Living In The Moment

Recently, someone came into my life that asked me to “live in the moment” when we planned our first one-0n-one encounter. Living in the moment is something that goes in line with many of the teaching and lessons I’ve learned over the years and though I know we all try to practice this principle, it remains difficult, at least for me, to keep from “projecting” future events based on current feelings and emotions.

In one of my earlier posts here on the blog, I referred to a lady counselor at Norton Valley Hope in Norton, KS. I saw only once in September 2006. She was substituting that day for my regular counselor and was the key person who gave me the handwritten note about reading pages 416-417 of the “Big Book” 5 times a day for 5 days and how it would change my life. To refresh those not aware of that post, the basic thrust behind that lesson was the hugely important value of acceptance in our life. Acceptance of persons, places, things, and situations as being exactly the way God intended them to be “at this MOMENT”, to accept completely life on life’s terms as it is today at this very moment, good OR bad. I remember asking her that day, “what is this business about living one day at a time?” I’ll never forget how she helped me to make it clearer then, though I still didn’t fully grasp it until much later. She said, “Gus, where are you?” I said, “I’m in Norton, KS.” She said, “No, where are you at this moment?” I said, “I’m sitting here talking to you.” THEN she said, “Where are your feet?” I said, “Huh? well, one is crossed over one leg and the other is on the floor.” She said, “Exactly.”

I remember now I sort of looked at her in amazement and I recall briefly understanding what she meant but then later, my personal pastor there, told me something else that helped even more. He said, “Gus, you and I are a lot alike. We like to plan and I’ve found that living ONE day at a time is waaay too much for me. And I think you’re the same way.” I said, “What do you mean? Are you saying we shouldn’t PLAN for the future? I mean, after all Bob, I’ve got responsibilities, bills, etc.” He said, “No, I’m not suggesting that you NOT plan. You HAVE to. But just don’t expect all your plans to work out.” After probing him further about this he said, “Let me give you an example. For me, one day is too much, one hour is too much. So, for instance, when I’m crossing the street, I’m crossing the street. I’m not thinking about what I’m going to do when I get there because I may not make it across.”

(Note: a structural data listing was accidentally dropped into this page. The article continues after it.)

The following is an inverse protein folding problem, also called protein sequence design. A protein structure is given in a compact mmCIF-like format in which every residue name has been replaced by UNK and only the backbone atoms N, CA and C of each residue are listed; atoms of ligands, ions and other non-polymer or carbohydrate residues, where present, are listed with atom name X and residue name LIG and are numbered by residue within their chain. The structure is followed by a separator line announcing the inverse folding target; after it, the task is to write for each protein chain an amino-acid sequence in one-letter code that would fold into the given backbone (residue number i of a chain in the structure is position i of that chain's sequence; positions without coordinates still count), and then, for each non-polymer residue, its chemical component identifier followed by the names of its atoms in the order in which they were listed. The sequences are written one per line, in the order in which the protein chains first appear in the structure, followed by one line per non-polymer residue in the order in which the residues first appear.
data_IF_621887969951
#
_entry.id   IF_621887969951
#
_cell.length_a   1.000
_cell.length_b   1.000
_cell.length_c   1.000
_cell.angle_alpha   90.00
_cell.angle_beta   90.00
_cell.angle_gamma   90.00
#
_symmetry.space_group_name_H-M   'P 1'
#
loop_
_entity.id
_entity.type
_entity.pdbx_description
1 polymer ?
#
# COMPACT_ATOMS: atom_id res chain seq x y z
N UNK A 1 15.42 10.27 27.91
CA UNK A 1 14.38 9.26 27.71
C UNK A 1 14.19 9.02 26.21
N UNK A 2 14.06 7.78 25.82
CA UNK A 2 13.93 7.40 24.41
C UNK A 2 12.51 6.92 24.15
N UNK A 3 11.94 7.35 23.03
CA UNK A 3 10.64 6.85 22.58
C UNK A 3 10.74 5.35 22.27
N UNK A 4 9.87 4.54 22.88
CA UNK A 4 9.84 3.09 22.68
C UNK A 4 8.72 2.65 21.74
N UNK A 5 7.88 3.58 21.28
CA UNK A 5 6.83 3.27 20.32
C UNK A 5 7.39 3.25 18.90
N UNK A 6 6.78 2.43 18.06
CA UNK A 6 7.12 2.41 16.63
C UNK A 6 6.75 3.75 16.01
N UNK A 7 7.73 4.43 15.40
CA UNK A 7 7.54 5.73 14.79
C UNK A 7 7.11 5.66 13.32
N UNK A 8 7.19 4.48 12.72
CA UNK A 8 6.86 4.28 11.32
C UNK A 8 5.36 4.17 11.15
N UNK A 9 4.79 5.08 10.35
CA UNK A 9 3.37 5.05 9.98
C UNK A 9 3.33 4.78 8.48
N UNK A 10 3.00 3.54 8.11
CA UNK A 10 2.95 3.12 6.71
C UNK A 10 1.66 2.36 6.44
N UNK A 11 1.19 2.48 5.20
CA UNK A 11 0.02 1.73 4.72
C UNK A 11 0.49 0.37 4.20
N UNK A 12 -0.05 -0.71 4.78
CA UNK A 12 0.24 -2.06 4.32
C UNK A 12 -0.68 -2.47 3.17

That made a lot more sense to me. And that was nearly 4 years ago. Today, its so much clearer and even though I try to “live in the moment”, I’m still one of those that struggles with the concept. However, the person I referred to at the start of this particular post has helped to remind me of the HUGE value of living in the moment, just letting life come to us one moment at a time, because life doesn’t offer us ANY guarantees. We’re only here for a short time and it is an absolute necessity to keep our minds focused on that way of living. Projecting the future for ourselves, or even others we become involved with personally, like the person I met recently should be handled with trust, care, and most of all, respect. Doing so will therefore afford us the opportunity to learn and grow within ourselves and with others in our lives.

Yesterday’s job interview is another prime example of living in the moment. Yes, my meeting in downtown San Diego on the 25th floor of the Emerald Plaza with the senior recruiter for a legal employment placement firm went fantastic and far beyond my wildest imaginations. But is there any guarantee that something will come of it just because of “that moment?” Obviously not. That’s why humility is also a key part of the equation in living in the moment and in anything else we do on a day-to-day basis. And it also reminds me of one of my favorite sayings that Rick Warren, pastor of the Saddleback Church, describes about life.

He said, and I’m paraphrasing here so forgive me for not quoting directly: “I used to think life was like a series of hills and valleys. First you go up to the mountaintop then back down before returning the the top once more. I no longer believe that. Rather, life is like a set of railroad tracks, and at all times there’s always something good going on in your life and always something bad going on in your life. When life is good, beware, because there’s something bad probably coming up the other side of the tracks that’s going to bite your ass. And when life is bad, just remember, there’s always something you can be thankful for.”

The moral of that story? At least to me? Balance, humility, living in the moment, don’t project, don’t get too “high” when things are good and don’t get so “down” when they’re not.

So, this new and special person in my life and this stellar job interview? Keep it all in perspective, practice those principles already learned, listen and watch for the signs from God to stay always humble, always ready to learn, to give of yourself to others, ACCEPT life on life’s terms as it is today, AT THIS MOMENT.


Leave a Reply